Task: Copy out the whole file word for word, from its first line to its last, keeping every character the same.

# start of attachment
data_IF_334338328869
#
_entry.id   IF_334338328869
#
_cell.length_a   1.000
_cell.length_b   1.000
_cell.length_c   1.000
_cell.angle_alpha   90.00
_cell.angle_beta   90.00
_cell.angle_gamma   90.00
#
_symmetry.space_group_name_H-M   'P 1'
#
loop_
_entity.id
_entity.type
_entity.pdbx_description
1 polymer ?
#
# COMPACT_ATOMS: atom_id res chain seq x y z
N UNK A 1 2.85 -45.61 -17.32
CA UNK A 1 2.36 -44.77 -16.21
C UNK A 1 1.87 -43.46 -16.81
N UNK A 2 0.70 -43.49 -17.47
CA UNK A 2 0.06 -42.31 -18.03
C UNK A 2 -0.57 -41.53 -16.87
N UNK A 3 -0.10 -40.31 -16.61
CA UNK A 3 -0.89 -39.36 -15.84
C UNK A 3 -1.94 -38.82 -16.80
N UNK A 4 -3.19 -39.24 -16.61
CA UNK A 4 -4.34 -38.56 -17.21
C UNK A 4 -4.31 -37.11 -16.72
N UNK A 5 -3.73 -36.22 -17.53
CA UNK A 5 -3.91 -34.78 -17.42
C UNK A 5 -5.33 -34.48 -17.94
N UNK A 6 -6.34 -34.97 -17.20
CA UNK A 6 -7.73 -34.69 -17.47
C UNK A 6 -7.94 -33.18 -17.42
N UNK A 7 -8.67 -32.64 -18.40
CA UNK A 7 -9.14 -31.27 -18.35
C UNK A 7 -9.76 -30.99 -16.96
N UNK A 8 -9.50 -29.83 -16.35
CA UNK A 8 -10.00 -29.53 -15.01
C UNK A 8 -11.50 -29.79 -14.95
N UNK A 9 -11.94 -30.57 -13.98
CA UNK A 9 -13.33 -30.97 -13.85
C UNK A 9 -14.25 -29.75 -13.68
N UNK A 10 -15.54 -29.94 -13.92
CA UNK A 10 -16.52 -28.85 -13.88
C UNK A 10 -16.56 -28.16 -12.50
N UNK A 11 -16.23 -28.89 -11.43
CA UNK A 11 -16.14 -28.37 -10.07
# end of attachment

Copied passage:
data_IF_334338328869
#
_entry.id   IF_334338328869
#
_cell.length_a   1.000
_cell.length_b   1.000
_cell.length_c   1.000
_cell.angle_alpha   90.00
_cell.angle_beta   90.00
_cell.angle_gamma   90.00
#
_symmetry.space_group_name_H-M   'P 1'
#
loop_
_entity.id
_entity.type
_entity.pdbx_description
1 polymer ?
#
# COMPACT_ATOMS: atom_id res chain seq x y z
N UNK A 1 2.85 -45.61 -17.32
CA UNK A 1 2.36 -44.77 -16.21
C UNK A 1 1.87 -43.46 -16.81
N UNK A 2 0.70 -43.49 -17.47
CA UNK A 2 0.06 -42.31 -18.03
C UNK A 2 -0.57 -41.53 -16.87
N UNK A 3 -0.10 -40.31 -16.61
CA UNK A 3 -0.89 -39.36 -15.84
C UNK A 3 -1.94 -38.82 -16.80
N UNK A 4 -3.19 -39.24 -16.61
CA UNK A 4 -4.34 -38.56 -17.21
C UNK A 4 -4.31 -37.11 -16.72
N UNK A 5 -3.73 -36.22 -17.53
CA UNK A 5 -3.91 -34.78 -17.42
C UNK A 5 -5.33 -34.48 -17.94
N UNK A 6 -6.34 -34.97 -17.20
CA UNK A 6 -7.73 -34.69 -17.47
C UNK A 6 -7.94 -33.18 -17.42
N UNK A 7 -8.67 -32.64 -18.40
CA UNK A 7 -9.14 -31.27 -18.35
C UNK A 7 -9.76 -30.99 -16.96
N UNK A 8 -9.50 -29.83 -16.35
CA UNK A 8 -10.00 -29.53 -15.01
C UNK A 8 -11.50 -29.79 -14.95
N UNK A 9 -11.94 -30.57 -13.98
CA UNK A 9 -13.33 -30.97 -13.85
C UNK A 9 -14.25 -29.75 -13.68
N UNK A 10 -15.54 -29.94 -13.92
CA UNK A 10 -16.52 -28.85 -13.88
C UNK A 10 -16.56 -28.16 -12.50
N UNK A 11 -16.23 -28.89 -11.43
CA UNK A 11 -16.14 -28.37 -10.07